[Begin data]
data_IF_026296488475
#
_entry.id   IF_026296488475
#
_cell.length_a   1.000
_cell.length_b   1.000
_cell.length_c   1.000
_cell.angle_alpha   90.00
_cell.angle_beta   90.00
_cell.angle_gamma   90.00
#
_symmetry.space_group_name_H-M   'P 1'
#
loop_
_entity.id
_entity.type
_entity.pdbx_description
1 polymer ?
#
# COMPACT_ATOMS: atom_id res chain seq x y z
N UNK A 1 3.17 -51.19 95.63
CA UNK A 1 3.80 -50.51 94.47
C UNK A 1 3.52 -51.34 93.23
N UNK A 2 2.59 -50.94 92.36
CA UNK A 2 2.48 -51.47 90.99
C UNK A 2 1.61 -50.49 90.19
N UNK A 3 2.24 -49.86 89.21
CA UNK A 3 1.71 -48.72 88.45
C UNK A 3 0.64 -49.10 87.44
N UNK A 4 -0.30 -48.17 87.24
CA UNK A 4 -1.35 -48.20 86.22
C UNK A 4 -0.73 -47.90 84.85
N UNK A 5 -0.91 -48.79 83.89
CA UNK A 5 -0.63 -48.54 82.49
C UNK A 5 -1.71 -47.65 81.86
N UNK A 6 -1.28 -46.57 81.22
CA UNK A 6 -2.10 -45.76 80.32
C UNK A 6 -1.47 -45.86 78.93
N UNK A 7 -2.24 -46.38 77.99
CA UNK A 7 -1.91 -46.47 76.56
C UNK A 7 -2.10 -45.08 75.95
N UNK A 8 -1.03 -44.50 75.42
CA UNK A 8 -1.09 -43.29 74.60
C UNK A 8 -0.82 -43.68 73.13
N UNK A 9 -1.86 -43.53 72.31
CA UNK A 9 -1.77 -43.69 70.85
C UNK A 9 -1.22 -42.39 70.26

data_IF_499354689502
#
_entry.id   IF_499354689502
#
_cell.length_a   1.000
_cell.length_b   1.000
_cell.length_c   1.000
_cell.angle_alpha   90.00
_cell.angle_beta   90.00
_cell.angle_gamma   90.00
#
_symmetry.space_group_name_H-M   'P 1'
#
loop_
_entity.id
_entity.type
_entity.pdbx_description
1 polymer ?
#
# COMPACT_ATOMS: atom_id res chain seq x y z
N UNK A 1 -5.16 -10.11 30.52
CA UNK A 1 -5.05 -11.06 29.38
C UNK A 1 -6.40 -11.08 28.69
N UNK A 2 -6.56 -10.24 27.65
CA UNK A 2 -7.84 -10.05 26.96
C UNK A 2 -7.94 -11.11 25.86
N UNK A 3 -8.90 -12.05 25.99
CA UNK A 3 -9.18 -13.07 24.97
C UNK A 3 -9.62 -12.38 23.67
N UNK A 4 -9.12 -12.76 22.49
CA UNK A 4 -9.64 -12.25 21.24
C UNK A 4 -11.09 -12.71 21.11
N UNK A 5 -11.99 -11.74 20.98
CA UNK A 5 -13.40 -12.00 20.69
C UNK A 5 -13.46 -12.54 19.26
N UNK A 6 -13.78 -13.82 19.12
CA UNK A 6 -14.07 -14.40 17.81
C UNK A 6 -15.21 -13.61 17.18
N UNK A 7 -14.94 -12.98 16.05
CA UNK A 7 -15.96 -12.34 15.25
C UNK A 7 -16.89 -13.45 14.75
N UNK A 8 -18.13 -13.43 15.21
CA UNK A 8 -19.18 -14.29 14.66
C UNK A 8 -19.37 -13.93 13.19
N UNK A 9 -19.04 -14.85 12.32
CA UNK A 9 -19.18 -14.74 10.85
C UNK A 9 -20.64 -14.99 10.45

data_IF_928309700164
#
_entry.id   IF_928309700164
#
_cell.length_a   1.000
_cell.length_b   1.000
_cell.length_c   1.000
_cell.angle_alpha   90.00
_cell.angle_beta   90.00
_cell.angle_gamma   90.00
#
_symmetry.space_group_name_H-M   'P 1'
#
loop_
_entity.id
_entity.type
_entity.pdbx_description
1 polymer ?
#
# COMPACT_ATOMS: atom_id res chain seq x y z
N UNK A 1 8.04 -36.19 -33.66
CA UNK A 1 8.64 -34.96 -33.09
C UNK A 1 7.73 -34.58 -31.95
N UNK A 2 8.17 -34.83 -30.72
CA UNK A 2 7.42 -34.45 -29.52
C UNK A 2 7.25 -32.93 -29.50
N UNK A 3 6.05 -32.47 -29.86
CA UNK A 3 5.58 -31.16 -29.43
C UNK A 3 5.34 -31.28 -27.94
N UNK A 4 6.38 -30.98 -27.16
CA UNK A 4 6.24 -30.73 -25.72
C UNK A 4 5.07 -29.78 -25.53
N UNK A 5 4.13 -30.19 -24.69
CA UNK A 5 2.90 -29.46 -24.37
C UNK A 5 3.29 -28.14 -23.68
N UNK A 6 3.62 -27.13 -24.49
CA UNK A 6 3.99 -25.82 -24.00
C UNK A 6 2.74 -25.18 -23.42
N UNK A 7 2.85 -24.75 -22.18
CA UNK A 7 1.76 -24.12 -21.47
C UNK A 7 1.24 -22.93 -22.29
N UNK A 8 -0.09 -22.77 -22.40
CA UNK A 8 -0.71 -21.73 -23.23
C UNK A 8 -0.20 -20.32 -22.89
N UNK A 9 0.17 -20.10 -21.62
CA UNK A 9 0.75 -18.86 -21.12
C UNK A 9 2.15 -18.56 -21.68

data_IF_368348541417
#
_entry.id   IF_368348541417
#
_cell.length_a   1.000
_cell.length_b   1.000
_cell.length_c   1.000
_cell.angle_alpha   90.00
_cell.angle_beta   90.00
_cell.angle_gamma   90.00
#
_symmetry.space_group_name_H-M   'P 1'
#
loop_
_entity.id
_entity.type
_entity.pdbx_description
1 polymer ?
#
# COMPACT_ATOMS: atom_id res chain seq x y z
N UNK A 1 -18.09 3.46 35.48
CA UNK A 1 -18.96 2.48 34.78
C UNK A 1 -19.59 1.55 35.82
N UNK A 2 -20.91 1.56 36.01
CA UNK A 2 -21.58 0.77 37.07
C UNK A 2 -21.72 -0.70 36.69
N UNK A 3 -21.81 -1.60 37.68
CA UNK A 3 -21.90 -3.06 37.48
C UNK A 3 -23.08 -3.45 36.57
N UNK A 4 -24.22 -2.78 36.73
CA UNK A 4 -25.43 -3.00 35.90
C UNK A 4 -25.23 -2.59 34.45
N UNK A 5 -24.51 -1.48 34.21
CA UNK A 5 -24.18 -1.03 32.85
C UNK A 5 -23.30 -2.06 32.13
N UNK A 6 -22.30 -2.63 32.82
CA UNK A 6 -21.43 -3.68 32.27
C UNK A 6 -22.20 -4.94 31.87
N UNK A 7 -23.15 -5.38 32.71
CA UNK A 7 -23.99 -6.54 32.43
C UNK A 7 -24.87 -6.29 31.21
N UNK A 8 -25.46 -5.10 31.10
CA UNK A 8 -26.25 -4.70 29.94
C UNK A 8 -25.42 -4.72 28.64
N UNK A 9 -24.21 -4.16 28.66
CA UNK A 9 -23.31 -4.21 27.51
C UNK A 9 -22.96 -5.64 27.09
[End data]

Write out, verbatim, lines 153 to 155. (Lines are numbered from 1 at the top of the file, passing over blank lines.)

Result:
_symmetry.space_group_name_H-M   'P 1'
#
loop_